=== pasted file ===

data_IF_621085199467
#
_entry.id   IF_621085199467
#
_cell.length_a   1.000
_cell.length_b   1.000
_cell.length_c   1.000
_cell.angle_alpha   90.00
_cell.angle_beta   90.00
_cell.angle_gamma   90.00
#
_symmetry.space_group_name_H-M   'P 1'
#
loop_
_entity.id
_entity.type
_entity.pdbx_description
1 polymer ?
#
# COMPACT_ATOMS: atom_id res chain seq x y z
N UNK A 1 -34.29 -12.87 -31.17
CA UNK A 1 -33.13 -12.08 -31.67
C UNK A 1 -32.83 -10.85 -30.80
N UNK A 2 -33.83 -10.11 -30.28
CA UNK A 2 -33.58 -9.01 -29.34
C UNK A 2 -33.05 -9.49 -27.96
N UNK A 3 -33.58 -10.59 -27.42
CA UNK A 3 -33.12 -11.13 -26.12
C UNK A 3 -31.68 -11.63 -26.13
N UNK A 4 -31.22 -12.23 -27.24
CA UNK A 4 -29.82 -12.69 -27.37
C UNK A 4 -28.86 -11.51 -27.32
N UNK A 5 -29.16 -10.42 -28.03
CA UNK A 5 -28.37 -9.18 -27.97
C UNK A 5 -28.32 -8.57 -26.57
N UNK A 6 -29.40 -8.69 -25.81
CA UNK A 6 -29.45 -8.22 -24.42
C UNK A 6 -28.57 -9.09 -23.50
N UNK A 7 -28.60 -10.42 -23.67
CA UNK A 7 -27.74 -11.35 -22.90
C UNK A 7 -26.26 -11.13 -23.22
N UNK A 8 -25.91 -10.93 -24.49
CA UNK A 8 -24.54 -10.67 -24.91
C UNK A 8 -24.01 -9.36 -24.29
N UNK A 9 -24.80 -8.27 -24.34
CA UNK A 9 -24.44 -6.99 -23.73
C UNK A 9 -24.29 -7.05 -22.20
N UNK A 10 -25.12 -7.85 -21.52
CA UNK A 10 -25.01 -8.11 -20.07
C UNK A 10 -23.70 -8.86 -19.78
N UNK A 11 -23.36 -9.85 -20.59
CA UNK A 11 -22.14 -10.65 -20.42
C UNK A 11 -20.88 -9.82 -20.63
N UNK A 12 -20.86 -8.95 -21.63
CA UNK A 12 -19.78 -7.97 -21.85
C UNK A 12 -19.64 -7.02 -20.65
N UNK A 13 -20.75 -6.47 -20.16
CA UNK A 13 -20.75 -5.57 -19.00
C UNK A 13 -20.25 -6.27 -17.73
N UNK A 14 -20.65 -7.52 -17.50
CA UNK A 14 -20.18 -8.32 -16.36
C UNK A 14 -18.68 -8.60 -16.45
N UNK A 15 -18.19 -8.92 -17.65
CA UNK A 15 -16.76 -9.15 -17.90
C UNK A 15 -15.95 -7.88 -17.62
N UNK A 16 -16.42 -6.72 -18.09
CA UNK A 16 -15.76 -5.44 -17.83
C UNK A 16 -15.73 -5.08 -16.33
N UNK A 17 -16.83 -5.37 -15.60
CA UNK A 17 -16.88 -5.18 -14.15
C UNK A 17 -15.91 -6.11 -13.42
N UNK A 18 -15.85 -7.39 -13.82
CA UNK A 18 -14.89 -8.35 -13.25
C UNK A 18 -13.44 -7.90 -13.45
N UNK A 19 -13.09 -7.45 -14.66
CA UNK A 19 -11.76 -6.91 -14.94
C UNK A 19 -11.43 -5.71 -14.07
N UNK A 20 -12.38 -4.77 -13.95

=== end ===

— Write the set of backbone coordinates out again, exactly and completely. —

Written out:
data_IF_621085199467
#
_entry.id   IF_621085199467
#
_cell.length_a   1.000
_cell.length_b   1.000
_cell.length_c   1.000
_cell.angle_alpha   90.00
_cell.angle_beta   90.00
_cell.angle_gamma   90.00
#
_symmetry.space_group_name_H-M   'P 1'
#
loop_
_entity.id
_entity.type
_entity.pdbx_description
1 polymer ?
#
# COMPACT_ATOMS: atom_id res chain seq x y z
N UNK A 1 -34.29 -12.87 -31.17
CA UNK A 1 -33.13 -12.08 -31.67
C UNK A 1 -32.83 -10.85 -30.80
N UNK A 2 -33.83 -10.11 -30.28
CA UNK A 2 -33.58 -9.01 -29.34
C UNK A 2 -33.05 -9.49 -27.96
N UNK A 3 -33.58 -10.59 -27.42
CA UNK A 3 -33.12 -11.13 -26.12
C UNK A 3 -31.68 -11.63 -26.13
N UNK A 4 -31.22 -12.23 -27.24
CA UNK A 4 -29.82 -12.69 -27.37
C UNK A 4 -28.86 -11.51 -27.32
N UNK A 5 -29.16 -10.42 -28.03
CA UNK A 5 -28.37 -9.18 -27.97
C UNK A 5 -28.32 -8.57 -26.57
N UNK A 6 -29.40 -8.69 -25.81
CA UNK A 6 -29.45 -8.22 -24.42
C UNK A 6 -28.57 -9.09 -23.50
N UNK A 7 -28.60 -10.42 -23.67
CA UNK A 7 -27.74 -11.35 -22.90
C UNK A 7 -26.26 -11.13 -23.22
N UNK A 8 -25.91 -10.93 -24.49
CA UNK A 8 -24.54 -10.67 -24.91
C UNK A 8 -24.01 -9.36 -24.29
N UNK A 9 -24.80 -8.27 -24.34
CA UNK A 9 -24.44 -6.99 -23.73
C UNK A 9 -24.29 -7.05 -22.20
N UNK A 10 -25.12 -7.85 -21.52
CA UNK A 10 -25.01 -8.11 -20.07
C UNK A 10 -23.70 -8.86 -19.78
N UNK A 11 -23.36 -9.85 -20.59
CA UNK A 11 -22.14 -10.65 -20.42
C UNK A 11 -20.88 -9.82 -20.63
N UNK A 12 -20.86 -8.95 -21.63
CA UNK A 12 -19.78 -7.97 -21.85
C UNK A 12 -19.64 -7.02 -20.65
N UNK A 13 -20.75 -6.47 -20.16
CA UNK A 13 -20.75 -5.57 -19.00
C UNK A 13 -20.25 -6.27 -17.73
N UNK A 14 -20.65 -7.52 -17.50
CA UNK A 14 -20.18 -8.32 -16.36
C UNK A 14 -18.68 -8.60 -16.45
N UNK A 15 -18.19 -8.92 -17.65
CA UNK A 15 -16.76 -9.15 -17.90
C UNK A 15 -15.95 -7.88 -17.62
N UNK A 16 -16.42 -6.72 -18.09
CA UNK A 16 -15.76 -5.44 -17.83
C UNK A 16 -15.73 -5.08 -16.33
N UNK A 17 -16.83 -5.37 -15.60
CA UNK A 17 -16.88 -5.18 -14.15
C UNK A 17 -15.91 -6.11 -13.42
N UNK A 18 -15.85 -7.39 -13.82
CA UNK A 18 -14.89 -8.35 -13.25
C UNK A 18 -13.44 -7.90 -13.45
N UNK A 19 -13.09 -7.45 -14.66
CA UNK A 19 -11.76 -6.91 -14.94
C UNK A 19 -11.43 -5.71 -14.07
N UNK A 20 -12.38 -4.77 -13.95